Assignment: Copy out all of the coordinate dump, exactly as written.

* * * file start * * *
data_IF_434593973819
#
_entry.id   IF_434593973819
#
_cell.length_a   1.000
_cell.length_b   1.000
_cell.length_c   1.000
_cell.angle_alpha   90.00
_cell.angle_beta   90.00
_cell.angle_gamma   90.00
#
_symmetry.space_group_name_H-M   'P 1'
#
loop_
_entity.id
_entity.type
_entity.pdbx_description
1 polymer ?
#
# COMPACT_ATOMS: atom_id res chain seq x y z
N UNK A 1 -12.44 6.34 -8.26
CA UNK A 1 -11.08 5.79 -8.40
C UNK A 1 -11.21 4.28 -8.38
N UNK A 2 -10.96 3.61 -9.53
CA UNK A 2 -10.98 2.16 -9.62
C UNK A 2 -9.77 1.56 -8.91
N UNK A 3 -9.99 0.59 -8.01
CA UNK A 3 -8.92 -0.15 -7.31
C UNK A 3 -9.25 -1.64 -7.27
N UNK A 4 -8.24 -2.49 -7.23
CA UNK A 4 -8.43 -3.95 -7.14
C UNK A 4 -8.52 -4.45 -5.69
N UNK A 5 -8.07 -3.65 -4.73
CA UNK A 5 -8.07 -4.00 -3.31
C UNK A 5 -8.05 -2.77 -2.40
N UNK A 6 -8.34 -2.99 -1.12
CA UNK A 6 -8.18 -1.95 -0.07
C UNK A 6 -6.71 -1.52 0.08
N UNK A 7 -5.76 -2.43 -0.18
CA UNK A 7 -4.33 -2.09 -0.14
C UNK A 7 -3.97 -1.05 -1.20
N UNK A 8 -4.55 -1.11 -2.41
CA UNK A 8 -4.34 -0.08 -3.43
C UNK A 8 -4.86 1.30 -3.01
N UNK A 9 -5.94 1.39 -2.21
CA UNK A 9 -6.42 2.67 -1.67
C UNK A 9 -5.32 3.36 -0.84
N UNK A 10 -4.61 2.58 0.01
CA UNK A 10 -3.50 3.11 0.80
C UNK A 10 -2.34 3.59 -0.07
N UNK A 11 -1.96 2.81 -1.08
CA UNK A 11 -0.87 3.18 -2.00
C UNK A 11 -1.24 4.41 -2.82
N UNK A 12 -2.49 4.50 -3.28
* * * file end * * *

data_IF_434593973819
#
_entry.id   IF_434593973819
#
_cell.length_a   1.000
_cell.length_b   1.000
_cell.length_c   1.000
_cell.angle_alpha   90.00
_cell.angle_beta   90.00
_cell.angle_gamma   90.00
#
_symmetry.space_group_name_H-M   'P 1'
#
loop_
_entity.id
_entity.type
_entity.pdbx_description
1 polymer ?
#
# COMPACT_ATOMS: atom_id res chain seq x y z
N UNK A 1 -12.44 6.34 -8.26
CA UNK A 1 -11.08 5.79 -8.40
C UNK A 1 -11.21 4.28 -8.38
N UNK A 2 -10.96 3.61 -9.53
CA UNK A 2 -10.98 2.16 -9.62
C UNK A 2 -9.77 1.56 -8.91
N UNK A 3 -9.99 0.59 -8.01
CA UNK A 3 -8.92 -0.15 -7.31
C UNK A 3 -9.25 -1.64 -7.27
N UNK A 4 -8.24 -2.49 -7.23
CA UNK A 4 -8.43 -3.95 -7.14
C UNK A 4 -8.52 -4.45 -5.69
N UNK A 5 -8.07 -3.65 -4.73
CA UNK A 5 -8.07 -4.00 -3.31
C UNK A 5 -8.05 -2.77 -2.40
N UNK A 6 -8.34 -2.99 -1.12
CA UNK A 6 -8.18 -1.95 -0.07
C UNK A 6 -6.71 -1.52 0.08
N UNK A 7 -5.76 -2.43 -0.18
CA UNK A 7 -4.33 -2.09 -0.14
C UNK A 7 -3.97 -1.05 -1.20
N UNK A 8 -4.55 -1.11 -2.41
CA UNK A 8 -4.34 -0.08 -3.43
C UNK A 8 -4.86 1.30 -3.01
N UNK A 9 -5.94 1.39 -2.21
CA UNK A 9 -6.42 2.67 -1.67
C UNK A 9 -5.32 3.36 -0.84
N UNK A 10 -4.61 2.58 0.01
CA UNK A 10 -3.50 3.11 0.80
C UNK A 10 -2.34 3.59 -0.07
N UNK A 11 -1.96 2.81 -1.08
CA UNK A 11 -0.87 3.18 -2.00
C UNK A 11 -1.24 4.41 -2.82
N UNK A 12 -2.49 4.50 -3.28